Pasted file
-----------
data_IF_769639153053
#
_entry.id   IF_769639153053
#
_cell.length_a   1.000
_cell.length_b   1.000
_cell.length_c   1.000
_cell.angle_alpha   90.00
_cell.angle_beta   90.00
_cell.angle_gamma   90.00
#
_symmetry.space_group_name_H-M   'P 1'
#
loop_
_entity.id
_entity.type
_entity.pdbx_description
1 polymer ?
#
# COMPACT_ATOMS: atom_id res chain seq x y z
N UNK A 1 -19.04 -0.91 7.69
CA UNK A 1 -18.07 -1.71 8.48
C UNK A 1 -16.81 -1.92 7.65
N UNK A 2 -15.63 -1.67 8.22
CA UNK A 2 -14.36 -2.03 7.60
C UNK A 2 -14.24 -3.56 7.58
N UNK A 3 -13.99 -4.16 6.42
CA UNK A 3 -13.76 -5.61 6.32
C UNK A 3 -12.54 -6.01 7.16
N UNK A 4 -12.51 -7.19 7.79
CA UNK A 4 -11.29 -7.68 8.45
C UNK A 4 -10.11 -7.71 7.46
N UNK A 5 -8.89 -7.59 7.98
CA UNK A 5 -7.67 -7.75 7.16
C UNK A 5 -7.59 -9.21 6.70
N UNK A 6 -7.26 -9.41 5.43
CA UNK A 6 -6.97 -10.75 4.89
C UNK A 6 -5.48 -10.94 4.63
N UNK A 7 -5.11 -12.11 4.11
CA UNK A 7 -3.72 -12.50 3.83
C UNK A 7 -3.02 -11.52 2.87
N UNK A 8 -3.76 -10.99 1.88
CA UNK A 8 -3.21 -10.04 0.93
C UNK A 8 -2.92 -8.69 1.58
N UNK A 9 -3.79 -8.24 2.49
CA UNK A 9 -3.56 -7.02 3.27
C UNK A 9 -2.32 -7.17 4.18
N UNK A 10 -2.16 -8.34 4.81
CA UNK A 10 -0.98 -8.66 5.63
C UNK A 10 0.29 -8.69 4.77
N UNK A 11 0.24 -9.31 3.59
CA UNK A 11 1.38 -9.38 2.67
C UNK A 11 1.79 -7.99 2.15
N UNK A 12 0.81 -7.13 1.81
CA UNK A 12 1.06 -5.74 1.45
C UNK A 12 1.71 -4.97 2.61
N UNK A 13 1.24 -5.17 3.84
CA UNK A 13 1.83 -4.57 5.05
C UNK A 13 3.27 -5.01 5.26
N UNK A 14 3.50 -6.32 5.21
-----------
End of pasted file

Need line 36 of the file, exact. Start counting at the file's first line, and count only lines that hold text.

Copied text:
N UNK A 6 -7.26 -9.41 5.43